Inductors,Chokes & Capacitors

Discussion in 'General Electronics Chat' started by Lucky13, Jan 24, 2009.

  1. Lucky13

    Thread Starter New Member

    Dec 29, 2008
    1
    0
    Hello everyone, this is my first post and I am very new to electronics, so be a little easy if my questions is way off base.


    I was reading some info that was explaining Inductors and it made this statement

    "
    Inductor (coil)

    An inductor is a coil of wire which may have a core of air, iron or ferrite (a brittle material made from iron). Its electrical property is called inductance and the unit for this is the henry, symbol H. 1H is very large so mH and µH are used, 1000µH = 1mH and 1000mH = 1H. Iron and ferrite cores increase the inductance. Inductors are mainly used in tuned circuits and to block high frequency AC signals (they are sometimes called chokes). They pass DC easily, but block AC signals, this is the opposite of capacitors.



    For some reason I don't really understand this statement that is underlined & in bold type. Well then I started researching info about capacitors and I really got confused. Statements like there behavior in AC or DC circuit just made it even worse for me. The statement above really gets me because (remember I am new to electronics) I have built a few simple power supples for CNC machines using a transformer, rectifier and capacitor. If a capacitors blocks DC voltage how does it work in a power supply like this?


    As far as I knew up to this point a capacitor was a storage tank, the bigger it was the more current it would hold, the high the voltage rating the more voltage it could hold up to. I know there is more to them than that but it looks like I don't understand the way they really work, and how they function.


    Is there anything anyone could explain that might help me with this. Of course just pointing me to info would be great, but a little discussion about the subject would be great.


    Jess
     
  2. thingmaker3

    Retired Moderator

    May 16, 2005
    5,072
    6
    I'm squeezing two to four hours of lecture into a couple paragraphs here, so please bear with me...

    A capacitor will charge until the voltage across it equals (for all practical purposes) the applied voltage. At this point, no more current will flow, since there is no difference in potential. This is how it can "block" DC. Since an AC voltage changes, the potential across the capacitor changes as well as the charge changes. The opposition to AC, which we call "capacitive reactance," decreases as the AC frequency increases. As frequency increases without bound, capacitive reactance decreases toward zero. As frequency increases toward zero, capacitive reactance increases without bound.

    An inductor stores energy in a magnetic field rather than in an electrostatic field like the capacitor. (Current is not stored. Energy is stored.) As the current through the inductor changes, the magnetic field changes. This in turn induces a counter-EMF in the inductor. We call this "inductive reactance." Inductive reactance is proportional to frequency, since the counter-EMF is proportional to the rate of change of the magnetic field, which in turn is proportional to frequency. Since DC is zero frequency, there will be zero inductive reactance.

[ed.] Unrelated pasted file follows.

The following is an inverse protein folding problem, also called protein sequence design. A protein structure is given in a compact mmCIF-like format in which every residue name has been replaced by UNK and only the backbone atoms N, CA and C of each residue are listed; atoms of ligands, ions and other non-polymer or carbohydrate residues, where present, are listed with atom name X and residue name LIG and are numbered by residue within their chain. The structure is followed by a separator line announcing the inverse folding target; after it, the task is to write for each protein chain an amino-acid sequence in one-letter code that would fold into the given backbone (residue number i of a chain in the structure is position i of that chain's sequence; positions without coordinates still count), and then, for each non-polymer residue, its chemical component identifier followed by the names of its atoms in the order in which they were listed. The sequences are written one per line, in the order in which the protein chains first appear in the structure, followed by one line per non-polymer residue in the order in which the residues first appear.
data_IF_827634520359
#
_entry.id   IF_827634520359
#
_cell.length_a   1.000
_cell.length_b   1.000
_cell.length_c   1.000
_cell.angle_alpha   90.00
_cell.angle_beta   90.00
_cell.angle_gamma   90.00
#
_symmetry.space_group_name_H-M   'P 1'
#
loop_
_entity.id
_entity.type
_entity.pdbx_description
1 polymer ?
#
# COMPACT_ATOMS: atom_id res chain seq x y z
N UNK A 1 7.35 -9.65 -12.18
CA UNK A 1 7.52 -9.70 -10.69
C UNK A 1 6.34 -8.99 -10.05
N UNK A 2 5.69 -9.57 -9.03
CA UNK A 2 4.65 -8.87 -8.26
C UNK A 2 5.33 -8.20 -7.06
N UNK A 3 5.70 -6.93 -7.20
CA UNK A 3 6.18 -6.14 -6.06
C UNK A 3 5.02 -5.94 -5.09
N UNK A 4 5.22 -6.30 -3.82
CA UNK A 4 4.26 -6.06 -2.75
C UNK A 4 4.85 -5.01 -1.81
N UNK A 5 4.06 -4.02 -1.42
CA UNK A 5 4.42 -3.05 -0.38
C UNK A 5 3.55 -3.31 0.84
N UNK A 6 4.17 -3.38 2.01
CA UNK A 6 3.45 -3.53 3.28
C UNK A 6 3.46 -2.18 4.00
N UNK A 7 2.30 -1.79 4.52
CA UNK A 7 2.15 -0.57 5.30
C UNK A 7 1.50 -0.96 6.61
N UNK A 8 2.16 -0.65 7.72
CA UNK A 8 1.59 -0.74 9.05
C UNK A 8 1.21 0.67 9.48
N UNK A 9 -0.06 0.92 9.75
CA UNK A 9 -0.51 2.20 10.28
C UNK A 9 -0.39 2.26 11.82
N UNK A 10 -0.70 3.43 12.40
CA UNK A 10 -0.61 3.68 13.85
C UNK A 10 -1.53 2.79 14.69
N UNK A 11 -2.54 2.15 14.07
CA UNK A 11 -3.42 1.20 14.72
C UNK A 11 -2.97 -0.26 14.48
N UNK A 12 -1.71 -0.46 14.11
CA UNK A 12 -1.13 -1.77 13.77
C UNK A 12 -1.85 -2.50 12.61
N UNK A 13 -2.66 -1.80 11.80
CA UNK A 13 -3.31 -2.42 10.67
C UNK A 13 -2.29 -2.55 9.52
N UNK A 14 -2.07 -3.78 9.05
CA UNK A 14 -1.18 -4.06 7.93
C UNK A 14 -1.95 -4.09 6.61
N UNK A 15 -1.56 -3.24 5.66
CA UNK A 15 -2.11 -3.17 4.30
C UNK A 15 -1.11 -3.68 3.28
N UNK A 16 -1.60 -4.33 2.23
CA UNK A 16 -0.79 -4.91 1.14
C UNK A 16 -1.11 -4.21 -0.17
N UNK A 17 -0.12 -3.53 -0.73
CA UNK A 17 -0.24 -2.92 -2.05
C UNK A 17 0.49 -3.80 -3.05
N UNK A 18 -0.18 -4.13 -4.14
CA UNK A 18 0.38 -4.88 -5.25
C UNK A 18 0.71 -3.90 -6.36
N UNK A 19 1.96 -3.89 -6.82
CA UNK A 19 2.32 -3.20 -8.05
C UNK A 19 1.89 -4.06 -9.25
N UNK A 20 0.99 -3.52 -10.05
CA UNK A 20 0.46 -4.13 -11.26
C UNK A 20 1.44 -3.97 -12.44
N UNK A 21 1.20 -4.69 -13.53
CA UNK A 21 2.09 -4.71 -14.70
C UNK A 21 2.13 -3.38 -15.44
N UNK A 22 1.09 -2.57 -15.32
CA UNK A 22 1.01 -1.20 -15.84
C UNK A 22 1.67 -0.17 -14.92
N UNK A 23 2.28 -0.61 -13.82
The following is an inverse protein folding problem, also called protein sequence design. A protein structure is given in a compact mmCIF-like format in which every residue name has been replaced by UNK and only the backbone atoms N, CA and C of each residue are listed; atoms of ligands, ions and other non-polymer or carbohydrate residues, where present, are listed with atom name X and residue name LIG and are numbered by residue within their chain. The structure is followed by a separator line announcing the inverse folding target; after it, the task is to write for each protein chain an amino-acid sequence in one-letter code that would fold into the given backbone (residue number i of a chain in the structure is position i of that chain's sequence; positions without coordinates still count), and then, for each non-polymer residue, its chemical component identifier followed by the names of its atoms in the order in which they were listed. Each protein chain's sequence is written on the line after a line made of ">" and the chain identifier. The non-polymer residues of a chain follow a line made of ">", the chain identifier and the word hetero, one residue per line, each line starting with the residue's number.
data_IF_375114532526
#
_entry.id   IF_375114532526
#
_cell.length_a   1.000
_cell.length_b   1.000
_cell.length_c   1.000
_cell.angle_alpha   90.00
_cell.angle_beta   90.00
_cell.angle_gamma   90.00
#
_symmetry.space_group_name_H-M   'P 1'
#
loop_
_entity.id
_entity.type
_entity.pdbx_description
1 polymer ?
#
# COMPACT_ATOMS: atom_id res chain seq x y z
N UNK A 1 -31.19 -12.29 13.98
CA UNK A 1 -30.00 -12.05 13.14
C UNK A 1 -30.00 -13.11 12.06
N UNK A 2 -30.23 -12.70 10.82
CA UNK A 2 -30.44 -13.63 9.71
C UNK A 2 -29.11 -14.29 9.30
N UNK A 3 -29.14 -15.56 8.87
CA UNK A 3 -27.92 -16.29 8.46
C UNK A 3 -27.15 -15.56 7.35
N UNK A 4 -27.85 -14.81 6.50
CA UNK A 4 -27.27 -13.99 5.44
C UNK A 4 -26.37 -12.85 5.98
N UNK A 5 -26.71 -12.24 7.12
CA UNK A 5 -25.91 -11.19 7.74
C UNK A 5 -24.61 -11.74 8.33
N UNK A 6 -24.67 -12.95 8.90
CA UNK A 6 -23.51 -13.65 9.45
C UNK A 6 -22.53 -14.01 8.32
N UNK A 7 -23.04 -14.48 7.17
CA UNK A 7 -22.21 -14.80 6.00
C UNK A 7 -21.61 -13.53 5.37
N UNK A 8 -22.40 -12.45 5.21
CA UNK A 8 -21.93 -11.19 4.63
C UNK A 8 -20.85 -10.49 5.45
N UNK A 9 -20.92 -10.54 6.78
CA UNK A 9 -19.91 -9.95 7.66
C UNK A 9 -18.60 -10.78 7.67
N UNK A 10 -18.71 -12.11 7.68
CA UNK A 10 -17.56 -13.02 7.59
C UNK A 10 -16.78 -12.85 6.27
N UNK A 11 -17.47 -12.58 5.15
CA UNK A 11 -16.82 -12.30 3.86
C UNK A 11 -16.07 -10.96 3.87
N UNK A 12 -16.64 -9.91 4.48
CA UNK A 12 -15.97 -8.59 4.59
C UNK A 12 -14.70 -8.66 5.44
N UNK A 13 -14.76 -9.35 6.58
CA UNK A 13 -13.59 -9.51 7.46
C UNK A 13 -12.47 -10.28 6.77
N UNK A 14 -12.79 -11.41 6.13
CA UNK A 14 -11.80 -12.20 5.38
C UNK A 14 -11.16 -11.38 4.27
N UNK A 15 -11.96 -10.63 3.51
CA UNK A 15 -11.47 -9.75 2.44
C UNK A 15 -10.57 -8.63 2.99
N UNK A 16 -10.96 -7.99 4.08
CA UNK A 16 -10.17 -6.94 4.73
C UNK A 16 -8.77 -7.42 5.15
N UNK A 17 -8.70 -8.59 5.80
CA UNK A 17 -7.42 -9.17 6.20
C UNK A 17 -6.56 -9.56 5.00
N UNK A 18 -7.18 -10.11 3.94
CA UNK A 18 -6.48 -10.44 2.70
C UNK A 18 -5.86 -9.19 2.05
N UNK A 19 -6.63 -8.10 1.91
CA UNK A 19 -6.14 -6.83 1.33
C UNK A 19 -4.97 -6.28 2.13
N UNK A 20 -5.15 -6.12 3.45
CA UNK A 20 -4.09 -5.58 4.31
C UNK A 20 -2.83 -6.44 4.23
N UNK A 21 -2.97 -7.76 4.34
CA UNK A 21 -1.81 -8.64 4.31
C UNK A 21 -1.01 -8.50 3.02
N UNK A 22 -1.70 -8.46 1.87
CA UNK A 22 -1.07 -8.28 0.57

Capacitors and can be used to "filter" the ripple of rectified voltage. They provide a low impedance path to ground for the AC component of the voltage, but are practically an open circuit for the DC component.

    Some good additional reading may be had here:

    http://www.allaboutcircuits.com/vol_1/chpt_13/index.html

    http://www.allaboutcircuits.com/vol_1/chpt_15/index.html

    http://www.allaboutcircuits.com/vol_2/chpt_3/index.html

    http://www.allaboutcircuits.com/vol_2/chpt_4/index.html
     
  3. DedeHai

    Active Member

    Jan 22, 2009
    39
    0
    I wanna try a more simple approach.

    When you say you use a capacitor in a power supply, which supplies a DC voltage, you connect the Capacitor from + to - (or ground). It is connected parallel to your load, you are supplying with. so it does not block the current, it just serves as a kind of "reservoir" to even out variations in demand of energy. simply put: the current flows in on the same node as it flows out.
    to block DC current, a capacitor has to be connected in series, meaning that the current flows in on one side of the capacitor and out the other end. so as soon as it is "filled with electric charges" the current stops, because the electrons can not actually flow through the capacitor (since it has a gap in the middle).

    With inductors you could say it is the other way around. The magnetic field that builds up when current increases kind of "chokes" the current like it would draw energy from the current into the magnetic field. so as long as you are changing the current (like in AC) the magnetic field changes and "draws energy" and so makes it harder for the current to get through.
    As soon as the current stays the same, the magnetic field also stays the same, no longer "sucking energy out of your current". As a inductor simply is a long piece of wire, wound around an iron core, the resistance of the wire is quite low, so there can flow a lot of current through (almost like a short circuit).
    I hope that helped. It is not really scientifically correct, but should help to understand.
     
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